Out There on Fried Meat Ridge Road, White Bear Theatre

Out There on Fried Meat Ridge Road, White Bear Theatre

3/5 three-star

Some theatre leaves an indelible mark on you, changes your perspective on life, art politics of philosophy or challenges your innermost perceptions of yourself and the world you live in. Out There on Fried Meat Ridge Road is not that piece of theatre.

That is not to say it wasn’t a genuinely pleasant and enjoyable whimsical way to spend an evening, but to have your perceptions of the good people challenged by the thin dimensions added in the characterisation of the people who flit in and out of the lives of new roommates Mitch and JD you would have to have pretty low opinions of West Virginians in the first place. These supporting characters were taken from central casting a GTA game would be proud of (racist hillbilly, insecure, meth head, Jersey gangster) and each given a twist to try and round them out (a heart of gold, artist, poet!). To be shocked by these revelations you would have to believe that human being reverts to stereotype with no redeeming features. Which was hardly the message of the show as a whole.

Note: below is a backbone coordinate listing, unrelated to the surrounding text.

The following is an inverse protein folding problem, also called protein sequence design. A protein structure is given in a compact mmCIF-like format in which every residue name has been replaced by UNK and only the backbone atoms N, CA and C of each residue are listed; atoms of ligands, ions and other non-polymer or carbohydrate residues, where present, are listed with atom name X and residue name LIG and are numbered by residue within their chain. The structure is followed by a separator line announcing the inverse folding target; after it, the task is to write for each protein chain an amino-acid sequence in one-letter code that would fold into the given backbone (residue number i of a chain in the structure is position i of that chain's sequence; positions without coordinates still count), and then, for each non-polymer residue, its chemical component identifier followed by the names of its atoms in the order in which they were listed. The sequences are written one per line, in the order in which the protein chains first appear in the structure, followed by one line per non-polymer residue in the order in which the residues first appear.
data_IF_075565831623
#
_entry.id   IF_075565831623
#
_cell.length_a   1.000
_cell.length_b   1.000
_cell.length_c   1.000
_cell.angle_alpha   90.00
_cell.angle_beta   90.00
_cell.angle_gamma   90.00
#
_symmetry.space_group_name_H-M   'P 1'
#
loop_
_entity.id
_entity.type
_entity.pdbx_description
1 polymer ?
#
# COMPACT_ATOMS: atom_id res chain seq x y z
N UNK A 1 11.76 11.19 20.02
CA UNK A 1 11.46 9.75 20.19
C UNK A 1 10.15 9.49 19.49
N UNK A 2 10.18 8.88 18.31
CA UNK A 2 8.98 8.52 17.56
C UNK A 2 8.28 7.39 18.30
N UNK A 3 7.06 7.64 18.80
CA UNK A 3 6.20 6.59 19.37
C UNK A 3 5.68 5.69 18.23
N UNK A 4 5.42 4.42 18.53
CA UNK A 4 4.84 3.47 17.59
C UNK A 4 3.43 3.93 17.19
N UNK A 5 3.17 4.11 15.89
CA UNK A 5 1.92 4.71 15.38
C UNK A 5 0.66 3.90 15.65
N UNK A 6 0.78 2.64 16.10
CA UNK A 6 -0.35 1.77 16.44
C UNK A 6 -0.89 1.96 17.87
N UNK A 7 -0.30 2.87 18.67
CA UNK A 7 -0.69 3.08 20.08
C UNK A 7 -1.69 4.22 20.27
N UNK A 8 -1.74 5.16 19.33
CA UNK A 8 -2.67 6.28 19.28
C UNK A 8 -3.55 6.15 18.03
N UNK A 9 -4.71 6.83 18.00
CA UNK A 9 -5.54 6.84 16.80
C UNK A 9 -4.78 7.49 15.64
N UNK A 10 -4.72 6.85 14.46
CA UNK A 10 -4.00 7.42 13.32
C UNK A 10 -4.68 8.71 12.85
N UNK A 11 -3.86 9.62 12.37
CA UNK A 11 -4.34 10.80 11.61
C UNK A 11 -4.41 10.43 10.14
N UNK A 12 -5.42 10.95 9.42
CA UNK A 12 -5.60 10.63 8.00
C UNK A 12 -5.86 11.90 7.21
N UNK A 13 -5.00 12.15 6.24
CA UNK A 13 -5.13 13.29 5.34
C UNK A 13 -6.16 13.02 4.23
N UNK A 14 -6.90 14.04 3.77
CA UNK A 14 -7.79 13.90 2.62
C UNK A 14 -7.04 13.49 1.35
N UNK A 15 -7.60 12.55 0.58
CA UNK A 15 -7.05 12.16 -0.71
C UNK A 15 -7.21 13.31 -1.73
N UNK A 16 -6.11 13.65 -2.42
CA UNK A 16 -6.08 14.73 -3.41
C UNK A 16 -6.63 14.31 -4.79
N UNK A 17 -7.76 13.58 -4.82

Out There on Fried Meat Ridge Road (c) Gavin Watson (3).jpgThe weakness of these characters matters less as the play is superbly carried by the two central performances. In particular, author Keith Stevenson as central character JD. Stevenson is completely believable as the affable, charming hillbilly who feeds, calms and soothes his neighbours, solving their dramas and bringing a non-judgemental love to their lives. The nervous and new Mitch is there to supply the audience’s sensibility to challenge and translate the other characters. He’s the everyman whose questioning of the people he comes across allows us access to their inner lives and thoughts. He’s also the butt of much of the comedy having let his job at the local spork factory fall through his sweaty hands. Mitch’s journey from the scared derision of JD’s circumstances to acceptance and joy in his character mirrors that of the audience.

This play won’t change your life. If you want insight into Trump’s America and the circumstances that led to his victory, stay in and read Hillbilly Elegy, but if you want a pleasant night out that will keep you entertained for the 70-minute duration of the play, this has enough heart and enough fun to make it worth your while.

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